Healing After School Seclusions

By Tharen Koelsch

In the early part of 2020, the initial school shutdowns brought an unexpected benefit to my family; my daughter was no longer being placed in solitary confinement. Without the threat of seclusion, she finally began to learn and thrive when I became her primary source of learning. When she did return to the classroom this past winter, it was in a school using the Ukeru method, and my daughter continues to grow. It has been a process, however, and we still have moments where it is difficult, both mentally and physically. I thought other parents in the same boat as me may find something that may help on their own journey to healing after school seclusions.

  1. It’s not your fault – This was a hard pill to swallow for me – I had spent years blaming myself for not being a “good” parent. But how others react to a child with a disability is not on me, plain and simple. The continued allowance of seclusion, in my opinion, has become a loophole and prevents innovative new methods of being implemented. Accepting that it was the system, and not my child or me that needed changing, was the first step on our road to healing.
  2. Take the time to heal – As many parents do, I spent years on autopilot; bills, work, daily chores, much less taking care of a disabled child. I was also depressed, stressed, anxious and burnt out. I’ve taken the last few years to really accept what has happened and to give my family time to not rush. I have days where I do want to be angry or sad, and I acknowledge it. I have learned to say no, whether it was work related or just a family event. When the crippling guilt of not doing enough starts to creep in, I put it to the side and spend extra time with my daughter if she wants. I also know my daughter may never understand what happened to her, that solitary confinement memories may come in and I won’t know. Her emotions may be the trauma resurfacing, and I just need to do what I can to make her feel safe again.
  3. New methods at home – While my daughter has not had any major behavioral issues in the school setting since joining the Ukeru family, she has some at home. And it makes perfect sense – the children feel safe enough at home to let their true emotions show, especially if they hold it together all day. I also believe she is inadvertently seeking seclusion as the mark of the end of the issue, a learned behavior after all those years. I was very eager to take the Ukeru parent training and it has been a game changer for us. We use pillows at home to block any physicality, and it has lessened both the degree and length of her extreme behaviors. 
  4. Find joy again – In hindsight, me and my daughter were in survival mode during her seclusion years and it had stunted life’s joys for both of us. Now, on the other side, we take it day by day, moment by moment. Bedtimes are flexible if we are having fun. I’ve rediscovered reading, even if just for a few minutes a day. We usually stick with certain places to visit – we need consistency with her lack of language, but we’ve begun to try new activities. I use lots of visual images, even a printed picture or internet search of the actual restaurant we are going to, to physically show the sequence of the day’s events and it has been a huge step in letting my daughter know and help plan new places to visit.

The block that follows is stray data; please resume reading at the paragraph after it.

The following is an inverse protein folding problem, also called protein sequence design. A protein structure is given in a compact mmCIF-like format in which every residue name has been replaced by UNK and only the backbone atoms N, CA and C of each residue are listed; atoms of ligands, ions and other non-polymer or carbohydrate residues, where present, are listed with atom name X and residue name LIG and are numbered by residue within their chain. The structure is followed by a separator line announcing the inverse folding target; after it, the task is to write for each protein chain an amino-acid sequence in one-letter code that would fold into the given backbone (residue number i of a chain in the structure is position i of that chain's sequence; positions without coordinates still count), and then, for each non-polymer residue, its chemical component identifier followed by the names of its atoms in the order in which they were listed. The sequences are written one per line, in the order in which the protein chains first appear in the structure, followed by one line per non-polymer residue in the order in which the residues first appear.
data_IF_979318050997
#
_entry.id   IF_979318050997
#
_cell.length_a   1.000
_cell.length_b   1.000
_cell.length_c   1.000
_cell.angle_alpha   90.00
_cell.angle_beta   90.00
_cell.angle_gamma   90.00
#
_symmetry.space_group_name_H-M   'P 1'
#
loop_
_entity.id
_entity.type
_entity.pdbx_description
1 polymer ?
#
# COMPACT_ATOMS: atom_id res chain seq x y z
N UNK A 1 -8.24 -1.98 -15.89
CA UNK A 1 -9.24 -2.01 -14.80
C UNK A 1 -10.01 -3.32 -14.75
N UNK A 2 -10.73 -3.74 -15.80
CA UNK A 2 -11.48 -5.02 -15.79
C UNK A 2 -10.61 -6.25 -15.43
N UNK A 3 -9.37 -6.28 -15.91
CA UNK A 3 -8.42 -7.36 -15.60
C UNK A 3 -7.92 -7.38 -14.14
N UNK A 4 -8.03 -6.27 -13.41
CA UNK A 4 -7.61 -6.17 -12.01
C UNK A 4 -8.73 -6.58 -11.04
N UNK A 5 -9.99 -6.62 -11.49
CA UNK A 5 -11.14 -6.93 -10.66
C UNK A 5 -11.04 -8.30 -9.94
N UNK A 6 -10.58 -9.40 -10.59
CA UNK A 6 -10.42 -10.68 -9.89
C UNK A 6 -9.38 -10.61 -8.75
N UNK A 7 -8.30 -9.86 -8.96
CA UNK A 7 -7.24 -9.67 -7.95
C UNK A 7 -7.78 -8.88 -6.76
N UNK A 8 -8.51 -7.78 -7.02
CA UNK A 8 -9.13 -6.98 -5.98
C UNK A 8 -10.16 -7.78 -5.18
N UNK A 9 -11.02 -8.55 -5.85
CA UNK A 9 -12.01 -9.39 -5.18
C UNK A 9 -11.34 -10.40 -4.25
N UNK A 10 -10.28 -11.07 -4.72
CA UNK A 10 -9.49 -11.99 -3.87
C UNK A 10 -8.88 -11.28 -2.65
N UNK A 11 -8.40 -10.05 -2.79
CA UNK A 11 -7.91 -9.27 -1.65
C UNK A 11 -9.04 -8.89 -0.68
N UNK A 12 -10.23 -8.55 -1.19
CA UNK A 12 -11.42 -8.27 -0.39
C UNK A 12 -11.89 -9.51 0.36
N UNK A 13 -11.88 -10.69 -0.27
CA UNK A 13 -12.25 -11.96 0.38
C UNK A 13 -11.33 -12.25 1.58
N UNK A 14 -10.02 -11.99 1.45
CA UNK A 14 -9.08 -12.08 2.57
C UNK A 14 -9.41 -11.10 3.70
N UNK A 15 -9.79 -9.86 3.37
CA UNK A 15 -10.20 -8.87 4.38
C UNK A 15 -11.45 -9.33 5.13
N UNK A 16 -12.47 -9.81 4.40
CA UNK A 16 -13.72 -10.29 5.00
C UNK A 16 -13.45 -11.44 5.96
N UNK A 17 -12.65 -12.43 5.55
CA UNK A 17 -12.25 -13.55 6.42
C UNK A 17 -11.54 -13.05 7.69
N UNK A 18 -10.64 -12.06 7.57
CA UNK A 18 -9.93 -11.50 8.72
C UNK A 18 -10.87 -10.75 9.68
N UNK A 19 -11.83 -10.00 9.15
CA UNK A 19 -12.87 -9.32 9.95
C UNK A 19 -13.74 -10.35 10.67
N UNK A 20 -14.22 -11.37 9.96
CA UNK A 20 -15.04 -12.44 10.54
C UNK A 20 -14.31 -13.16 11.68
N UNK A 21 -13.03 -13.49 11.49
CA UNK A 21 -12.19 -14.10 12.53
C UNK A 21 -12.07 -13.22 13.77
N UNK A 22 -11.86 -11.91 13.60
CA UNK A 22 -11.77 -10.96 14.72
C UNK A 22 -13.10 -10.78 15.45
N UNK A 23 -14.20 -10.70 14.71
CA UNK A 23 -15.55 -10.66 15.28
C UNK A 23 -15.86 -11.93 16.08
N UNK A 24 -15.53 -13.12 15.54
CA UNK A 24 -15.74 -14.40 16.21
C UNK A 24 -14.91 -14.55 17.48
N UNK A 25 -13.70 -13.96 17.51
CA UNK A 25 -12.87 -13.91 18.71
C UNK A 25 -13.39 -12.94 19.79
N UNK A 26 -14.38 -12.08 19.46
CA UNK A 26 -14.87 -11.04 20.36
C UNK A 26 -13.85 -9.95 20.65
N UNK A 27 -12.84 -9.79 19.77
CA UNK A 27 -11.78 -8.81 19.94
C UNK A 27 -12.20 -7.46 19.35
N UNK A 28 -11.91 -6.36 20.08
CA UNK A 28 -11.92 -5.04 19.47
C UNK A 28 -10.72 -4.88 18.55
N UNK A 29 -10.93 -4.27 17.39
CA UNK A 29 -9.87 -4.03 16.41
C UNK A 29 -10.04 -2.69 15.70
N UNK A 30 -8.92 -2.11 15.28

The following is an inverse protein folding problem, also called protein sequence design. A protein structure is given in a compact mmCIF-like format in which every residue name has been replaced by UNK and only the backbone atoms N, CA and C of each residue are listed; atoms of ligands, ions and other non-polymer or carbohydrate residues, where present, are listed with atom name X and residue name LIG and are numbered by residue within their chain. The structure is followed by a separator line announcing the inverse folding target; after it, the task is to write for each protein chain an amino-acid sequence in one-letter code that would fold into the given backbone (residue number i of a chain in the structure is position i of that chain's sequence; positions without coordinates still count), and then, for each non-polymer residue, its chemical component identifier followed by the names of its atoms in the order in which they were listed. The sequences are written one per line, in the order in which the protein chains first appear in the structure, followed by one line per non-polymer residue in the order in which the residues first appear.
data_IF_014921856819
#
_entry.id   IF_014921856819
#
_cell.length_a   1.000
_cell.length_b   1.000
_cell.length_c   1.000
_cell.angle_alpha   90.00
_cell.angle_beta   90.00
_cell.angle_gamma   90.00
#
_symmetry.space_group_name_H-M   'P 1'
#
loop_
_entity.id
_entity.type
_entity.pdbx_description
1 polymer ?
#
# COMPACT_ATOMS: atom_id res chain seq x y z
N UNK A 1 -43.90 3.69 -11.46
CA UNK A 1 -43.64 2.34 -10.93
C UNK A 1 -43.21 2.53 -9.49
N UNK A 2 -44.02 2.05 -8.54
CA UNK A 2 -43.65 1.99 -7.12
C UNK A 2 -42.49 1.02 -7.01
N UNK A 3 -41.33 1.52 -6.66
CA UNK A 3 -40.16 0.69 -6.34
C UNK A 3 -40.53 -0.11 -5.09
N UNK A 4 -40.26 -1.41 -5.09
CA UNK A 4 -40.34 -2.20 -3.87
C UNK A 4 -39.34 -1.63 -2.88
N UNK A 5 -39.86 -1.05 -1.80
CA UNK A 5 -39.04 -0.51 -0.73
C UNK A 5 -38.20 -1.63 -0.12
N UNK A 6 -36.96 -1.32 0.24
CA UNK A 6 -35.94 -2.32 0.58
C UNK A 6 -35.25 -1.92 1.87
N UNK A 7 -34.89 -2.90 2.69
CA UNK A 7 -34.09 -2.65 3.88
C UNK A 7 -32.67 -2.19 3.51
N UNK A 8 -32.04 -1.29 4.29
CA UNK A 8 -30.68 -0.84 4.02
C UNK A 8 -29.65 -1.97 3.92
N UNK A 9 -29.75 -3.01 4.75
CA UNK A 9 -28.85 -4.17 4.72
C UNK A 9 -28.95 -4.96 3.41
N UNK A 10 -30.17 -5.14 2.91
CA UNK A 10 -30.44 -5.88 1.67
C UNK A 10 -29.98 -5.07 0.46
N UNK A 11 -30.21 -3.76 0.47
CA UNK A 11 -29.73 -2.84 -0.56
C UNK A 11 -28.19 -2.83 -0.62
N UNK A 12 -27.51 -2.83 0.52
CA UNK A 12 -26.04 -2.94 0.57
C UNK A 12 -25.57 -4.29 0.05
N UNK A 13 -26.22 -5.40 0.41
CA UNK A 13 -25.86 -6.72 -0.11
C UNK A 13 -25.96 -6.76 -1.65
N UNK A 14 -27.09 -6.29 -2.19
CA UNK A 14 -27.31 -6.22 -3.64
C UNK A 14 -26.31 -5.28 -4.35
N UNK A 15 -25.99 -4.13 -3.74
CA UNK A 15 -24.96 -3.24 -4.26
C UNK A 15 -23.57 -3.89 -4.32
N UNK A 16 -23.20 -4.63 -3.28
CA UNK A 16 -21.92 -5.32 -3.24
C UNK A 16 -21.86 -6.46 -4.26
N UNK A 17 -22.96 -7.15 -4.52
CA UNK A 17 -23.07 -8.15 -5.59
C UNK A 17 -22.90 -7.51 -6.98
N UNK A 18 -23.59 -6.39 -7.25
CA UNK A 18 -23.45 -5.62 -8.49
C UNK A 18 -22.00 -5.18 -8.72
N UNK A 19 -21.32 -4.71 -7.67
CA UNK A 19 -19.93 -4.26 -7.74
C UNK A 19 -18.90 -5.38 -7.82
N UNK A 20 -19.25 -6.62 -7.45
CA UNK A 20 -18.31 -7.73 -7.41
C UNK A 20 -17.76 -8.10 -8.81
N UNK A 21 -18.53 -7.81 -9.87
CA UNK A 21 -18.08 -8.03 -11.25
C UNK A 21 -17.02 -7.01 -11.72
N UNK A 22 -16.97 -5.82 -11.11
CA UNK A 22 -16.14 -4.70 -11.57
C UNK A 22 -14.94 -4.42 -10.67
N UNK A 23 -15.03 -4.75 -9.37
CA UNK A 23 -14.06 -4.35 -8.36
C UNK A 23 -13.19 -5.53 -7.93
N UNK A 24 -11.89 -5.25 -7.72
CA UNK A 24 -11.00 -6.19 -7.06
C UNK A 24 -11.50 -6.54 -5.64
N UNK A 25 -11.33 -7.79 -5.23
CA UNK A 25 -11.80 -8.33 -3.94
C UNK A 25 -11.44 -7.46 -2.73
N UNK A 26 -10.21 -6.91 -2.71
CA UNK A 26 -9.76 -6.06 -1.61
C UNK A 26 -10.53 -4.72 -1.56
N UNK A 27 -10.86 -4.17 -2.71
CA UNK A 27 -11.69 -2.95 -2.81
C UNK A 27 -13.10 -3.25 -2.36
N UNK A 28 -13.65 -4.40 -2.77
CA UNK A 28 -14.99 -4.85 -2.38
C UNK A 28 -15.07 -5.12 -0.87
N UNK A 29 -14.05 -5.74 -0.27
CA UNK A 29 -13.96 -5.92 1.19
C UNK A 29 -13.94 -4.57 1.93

5. Leave problems for the future – It can be overwhelming the problems we face on a daily basis. Factor in jobs, finances, the uncertainty of our children’s futures and it can bring even the strongest to their knees. Quite frequently, it can hit in the moments before bed, which never helps. I’ve adapted a new method when I’m in the midst of a possible future worry – leave it for my future self. If I can’t do anything at that very moment, it’s not my concern. It will be, eventually, and I’ll take care of it then. And I’ve adapted that for my daughter as well. If there is something creating an issue or behavior, such as cleaning a room, or eating, I’ll let it go. Power struggles were a huge factor in my daughter’s seclusions and I’ve given the superfluous ones up. Obviously, going to school and the like can’t be changed, but I’ve let things go if I can.

Healing is still a work in progress for us, and we have our ups and downs. We have regressions, both physically and mentally. Don’t let that deter you and give up. Just remember, life isn’t going to turn around in one day and it will take a lot of work. Every day is a new day though, and the chance of a new direction.

Tharen Koelsch is the parent of a deaf child, a former preschool teacher and former director of a gym for children. She lives in Northern Virginia and spends her free time reading and writing.